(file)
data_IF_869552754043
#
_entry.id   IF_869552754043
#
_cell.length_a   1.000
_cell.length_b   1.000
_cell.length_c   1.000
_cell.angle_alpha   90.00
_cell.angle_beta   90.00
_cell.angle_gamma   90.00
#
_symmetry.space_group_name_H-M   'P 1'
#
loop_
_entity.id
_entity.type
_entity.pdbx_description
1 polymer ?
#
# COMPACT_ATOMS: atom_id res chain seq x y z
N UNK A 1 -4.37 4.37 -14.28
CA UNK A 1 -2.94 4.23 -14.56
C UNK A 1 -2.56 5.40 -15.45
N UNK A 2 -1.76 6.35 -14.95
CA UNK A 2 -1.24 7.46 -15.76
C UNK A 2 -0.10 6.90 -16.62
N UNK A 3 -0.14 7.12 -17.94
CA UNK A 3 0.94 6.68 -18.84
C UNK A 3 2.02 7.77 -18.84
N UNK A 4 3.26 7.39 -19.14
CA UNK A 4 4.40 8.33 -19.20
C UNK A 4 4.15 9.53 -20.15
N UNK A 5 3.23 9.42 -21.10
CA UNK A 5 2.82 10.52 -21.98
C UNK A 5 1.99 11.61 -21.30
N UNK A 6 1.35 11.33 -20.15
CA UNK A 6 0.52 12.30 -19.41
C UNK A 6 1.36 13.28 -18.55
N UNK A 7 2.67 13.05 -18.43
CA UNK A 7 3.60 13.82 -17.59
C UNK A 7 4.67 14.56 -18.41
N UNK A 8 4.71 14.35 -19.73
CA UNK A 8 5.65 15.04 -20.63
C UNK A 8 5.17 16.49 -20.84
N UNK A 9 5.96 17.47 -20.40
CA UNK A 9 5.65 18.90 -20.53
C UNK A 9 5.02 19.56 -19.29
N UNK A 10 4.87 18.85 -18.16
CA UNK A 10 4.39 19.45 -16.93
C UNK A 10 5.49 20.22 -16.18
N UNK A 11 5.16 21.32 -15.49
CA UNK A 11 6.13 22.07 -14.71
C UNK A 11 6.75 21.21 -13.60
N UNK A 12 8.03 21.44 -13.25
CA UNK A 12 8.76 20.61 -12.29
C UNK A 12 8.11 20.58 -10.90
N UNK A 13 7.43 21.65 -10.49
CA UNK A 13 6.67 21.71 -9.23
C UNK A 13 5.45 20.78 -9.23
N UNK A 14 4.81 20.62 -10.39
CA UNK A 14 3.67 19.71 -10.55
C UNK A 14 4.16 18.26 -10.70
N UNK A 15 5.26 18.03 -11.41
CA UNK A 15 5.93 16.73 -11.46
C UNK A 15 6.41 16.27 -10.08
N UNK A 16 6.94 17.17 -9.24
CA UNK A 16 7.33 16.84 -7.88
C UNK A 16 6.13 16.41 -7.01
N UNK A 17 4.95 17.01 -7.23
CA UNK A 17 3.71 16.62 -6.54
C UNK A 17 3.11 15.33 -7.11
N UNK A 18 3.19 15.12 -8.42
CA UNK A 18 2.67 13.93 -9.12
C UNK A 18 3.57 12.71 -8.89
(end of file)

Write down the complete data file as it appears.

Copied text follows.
data_IF_869552754043
#
_entry.id   IF_869552754043
#
_cell.length_a   1.000
_cell.length_b   1.000
_cell.length_c   1.000
_cell.angle_alpha   90.00
_cell.angle_beta   90.00
_cell.angle_gamma   90.00
#
_symmetry.space_group_name_H-M   'P 1'
#
loop_
_entity.id
_entity.type
_entity.pdbx_description
1 polymer ?
#
# COMPACT_ATOMS: atom_id res chain seq x y z
N UNK A 1 -4.37 4.37 -14.28
CA UNK A 1 -2.94 4.23 -14.56
C UNK A 1 -2.56 5.40 -15.45
N UNK A 2 -1.76 6.35 -14.95
CA UNK A 2 -1.24 7.46 -15.76
C UNK A 2 -0.10 6.90 -16.62
N UNK A 3 -0.14 7.12 -17.94
CA UNK A 3 0.94 6.68 -18.84
C UNK A 3 2.02 7.77 -18.84
N UNK A 4 3.26 7.39 -19.14
CA UNK A 4 4.40 8.33 -19.20
C UNK A 4 4.15 9.53 -20.15
N UNK A 5 3.23 9.42 -21.10
CA UNK A 5 2.82 10.52 -21.98
C UNK A 5 1.99 11.61 -21.30
N UNK A 6 1.35 11.33 -20.15
CA UNK A 6 0.52 12.30 -19.41
C UNK A 6 1.36 13.28 -18.55
N UNK A 7 2.67 13.05 -18.43
CA UNK A 7 3.60 13.82 -17.59
C UNK A 7 4.67 14.56 -18.41
N UNK A 8 4.71 14.35 -19.73
CA UNK A 8 5.65 15.04 -20.63
C UNK A 8 5.17 16.49 -20.84
N UNK A 9 5.96 17.47 -20.40
CA UNK A 9 5.65 18.90 -20.53
C UNK A 9 5.02 19.56 -19.29
N UNK A 10 4.87 18.85 -18.16
CA UNK A 10 4.39 19.45 -16.93
C UNK A 10 5.49 20.22 -16.18
N UNK A 11 5.16 21.32 -15.49
CA UNK A 11 6.13 22.07 -14.71
C UNK A 11 6.75 21.21 -13.60
N UNK A 12 8.03 21.44 -13.25
CA UNK A 12 8.76 20.61 -12.29
C UNK A 12 8.11 20.58 -10.90
N UNK A 13 7.43 21.65 -10.49
CA UNK A 13 6.67 21.71 -9.23
C UNK A 13 5.45 20.78 -9.23
N UNK A 14 4.81 20.62 -10.39
CA UNK A 14 3.67 19.71 -10.55
C UNK A 14 4.16 18.26 -10.70
N UNK A 15 5.26 18.03 -11.41
CA UNK A 15 5.93 16.73 -11.46
C UNK A 15 6.41 16.27 -10.08
N UNK A 16 6.94 17.17 -9.24
CA UNK A 16 7.33 16.84 -7.88
C UNK A 16 6.13 16.41 -7.01
N UNK A 17 4.95 17.01 -7.23
CA UNK A 17 3.71 16.62 -6.54
C UNK A 17 3.11 15.33 -7.11
N UNK A 18 3.19 15.12 -8.42
CA UNK A 18 2.67 13.93 -9.12
C UNK A 18 3.57 12.71 -8.89